Cinema in the year


Luxembourgeois Cinema

Hotelier Nicolas Medinger-Kohner and his son Felix Medinger were now firmly in charge of The Royal Bio Comp. (founded 1907 by showman H. Hirdt and, to replace the 350-seater Cinéma moderne of 1907, Felix Medinger built the new 600-seater Kinematograph-Theatre, still at the family hotel, the Hôtel de Luxembourg.

The Royal Bio Comp. Kinematograph-Theater, Hôtel de Luxembourg
Royal Bio

Le Guide
A Pathé film-unit of about fifteen people, under artistic director Charles Decroix, was in the Grand Duchy to shoot a series of photoplays in 1910, the story of which is related elsewhere and the films were shown at the Royal Bio Comp. in September-October of that year. The luxembourgeois were a shade disappointed at the fact that these dramas, though certainly filmed at the most picturesque spots in the town and in the Duchy, were not anywhere stated explicitly to be in Luxemburg, so that they might prove to be the important lure for tourists that the director Decroix, who was from Alsace and could speak perfect German, had disingenuously promised them. It is possible that two documentaries filmed in Luxemburg were intended, at least in part, to compensate for this. One, Le Grand-Duché de Luxembourg is known from a 9.5mm Pathé-Baby produced for the Pathé home-view system in the early twenties and was also published in Pathé Revue in December 1923 (« Ce film nous montre quelques aspects de cette capitale qui ne manque pas de pittoresque » This film shows us some aspects of the capital - ie the town of Luxembourg - which are not lacking in the picturesque). The second film, Sur les remparts, survives and has been restored but I have not seen a copy. It is possible that they are in practice the same film (although the title suggests not) or that the two films were made there at around the same time (this film supposedly dates from the pre-war period). They may, however, have been made later, even during the war, when a Cinéma Pathé opened in Luxemburg (1915) and when the Grand Duchy had assumed a certain importance as a largely German-speaking enclave where cautious anti-German propaganda could be diffused.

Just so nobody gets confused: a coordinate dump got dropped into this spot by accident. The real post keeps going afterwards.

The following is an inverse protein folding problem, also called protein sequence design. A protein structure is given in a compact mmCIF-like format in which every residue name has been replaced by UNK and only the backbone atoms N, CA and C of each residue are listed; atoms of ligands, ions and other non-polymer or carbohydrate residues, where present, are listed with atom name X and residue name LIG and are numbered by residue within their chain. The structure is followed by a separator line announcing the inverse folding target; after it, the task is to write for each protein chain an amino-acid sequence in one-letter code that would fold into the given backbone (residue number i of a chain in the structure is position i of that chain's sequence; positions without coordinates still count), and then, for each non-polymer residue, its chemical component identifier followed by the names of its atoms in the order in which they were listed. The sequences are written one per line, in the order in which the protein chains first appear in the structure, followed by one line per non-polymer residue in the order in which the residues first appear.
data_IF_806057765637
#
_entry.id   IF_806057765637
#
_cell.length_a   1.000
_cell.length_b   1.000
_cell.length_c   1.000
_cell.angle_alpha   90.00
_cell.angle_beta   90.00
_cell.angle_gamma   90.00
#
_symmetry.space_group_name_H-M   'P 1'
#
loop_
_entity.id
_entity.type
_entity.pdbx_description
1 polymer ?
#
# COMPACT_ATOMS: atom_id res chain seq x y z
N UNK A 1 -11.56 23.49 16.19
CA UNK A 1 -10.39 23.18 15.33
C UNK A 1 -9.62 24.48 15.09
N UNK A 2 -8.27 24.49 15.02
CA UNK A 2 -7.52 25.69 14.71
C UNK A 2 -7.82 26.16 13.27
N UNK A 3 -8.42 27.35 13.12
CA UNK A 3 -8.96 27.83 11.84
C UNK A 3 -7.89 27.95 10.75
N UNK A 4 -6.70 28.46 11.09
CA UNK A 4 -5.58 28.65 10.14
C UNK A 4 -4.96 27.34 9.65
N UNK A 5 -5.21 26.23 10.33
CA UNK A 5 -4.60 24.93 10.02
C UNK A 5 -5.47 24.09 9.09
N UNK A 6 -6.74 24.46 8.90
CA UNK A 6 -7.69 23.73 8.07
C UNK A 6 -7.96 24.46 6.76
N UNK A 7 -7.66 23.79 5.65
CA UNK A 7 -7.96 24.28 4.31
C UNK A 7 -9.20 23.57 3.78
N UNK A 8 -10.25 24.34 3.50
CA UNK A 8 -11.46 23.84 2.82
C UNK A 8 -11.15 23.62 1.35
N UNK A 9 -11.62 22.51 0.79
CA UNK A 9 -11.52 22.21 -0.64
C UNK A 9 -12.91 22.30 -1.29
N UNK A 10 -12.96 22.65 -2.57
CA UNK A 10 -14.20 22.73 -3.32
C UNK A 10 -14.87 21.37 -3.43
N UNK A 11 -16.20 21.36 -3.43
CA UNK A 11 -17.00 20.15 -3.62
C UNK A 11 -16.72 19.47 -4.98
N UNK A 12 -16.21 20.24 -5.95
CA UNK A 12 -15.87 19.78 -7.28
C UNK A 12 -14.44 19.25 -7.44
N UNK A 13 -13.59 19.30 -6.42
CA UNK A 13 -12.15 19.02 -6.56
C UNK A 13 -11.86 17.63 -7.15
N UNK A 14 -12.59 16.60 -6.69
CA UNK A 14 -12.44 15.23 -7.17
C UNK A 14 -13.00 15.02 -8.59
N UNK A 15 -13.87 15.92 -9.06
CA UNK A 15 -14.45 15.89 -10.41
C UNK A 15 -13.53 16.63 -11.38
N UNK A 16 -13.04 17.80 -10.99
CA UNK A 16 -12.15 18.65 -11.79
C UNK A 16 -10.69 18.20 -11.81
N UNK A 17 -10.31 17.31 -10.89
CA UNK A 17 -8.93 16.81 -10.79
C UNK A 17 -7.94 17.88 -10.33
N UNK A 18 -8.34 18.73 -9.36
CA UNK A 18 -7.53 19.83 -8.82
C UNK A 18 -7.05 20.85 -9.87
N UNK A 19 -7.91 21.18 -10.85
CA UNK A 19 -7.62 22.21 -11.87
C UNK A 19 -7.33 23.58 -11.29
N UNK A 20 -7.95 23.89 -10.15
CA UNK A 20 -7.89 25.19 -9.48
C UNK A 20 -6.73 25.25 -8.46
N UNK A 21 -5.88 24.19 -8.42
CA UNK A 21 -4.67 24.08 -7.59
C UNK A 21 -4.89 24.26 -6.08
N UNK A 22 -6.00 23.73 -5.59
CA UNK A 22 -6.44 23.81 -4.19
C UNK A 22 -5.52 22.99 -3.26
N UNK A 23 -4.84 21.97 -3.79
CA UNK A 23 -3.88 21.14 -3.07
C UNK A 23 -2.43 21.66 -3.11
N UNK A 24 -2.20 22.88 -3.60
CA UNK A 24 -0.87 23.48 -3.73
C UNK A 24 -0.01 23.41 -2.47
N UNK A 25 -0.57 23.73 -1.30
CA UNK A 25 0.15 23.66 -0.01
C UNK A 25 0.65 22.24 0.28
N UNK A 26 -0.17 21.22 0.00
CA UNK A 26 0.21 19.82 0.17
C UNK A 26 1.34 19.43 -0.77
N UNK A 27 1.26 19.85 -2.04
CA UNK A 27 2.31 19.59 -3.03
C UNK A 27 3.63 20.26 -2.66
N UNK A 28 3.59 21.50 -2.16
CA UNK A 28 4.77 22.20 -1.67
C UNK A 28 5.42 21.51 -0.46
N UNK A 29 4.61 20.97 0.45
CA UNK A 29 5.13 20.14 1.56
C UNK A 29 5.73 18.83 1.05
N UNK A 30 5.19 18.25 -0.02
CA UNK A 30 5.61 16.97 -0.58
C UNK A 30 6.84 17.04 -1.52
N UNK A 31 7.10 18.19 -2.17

Charles Thies' Cinéma Pathé, Diekirch, Luxemburg, 1915.
Cinéma Pathé

In the meantime, Felix Medinger would himself take matters in hand, making three films for the Royal Bio Comp. in 1912, of which one, Das malerische Luxemburg, also known as Luxembourg pittoresque and Picturesque Luxemburg, was very specifically designed to make the world aware of the Duchy's tourist potential.

Felix Medinger, Das malerische Luxemburg (The Royal Bio Comp., 1910)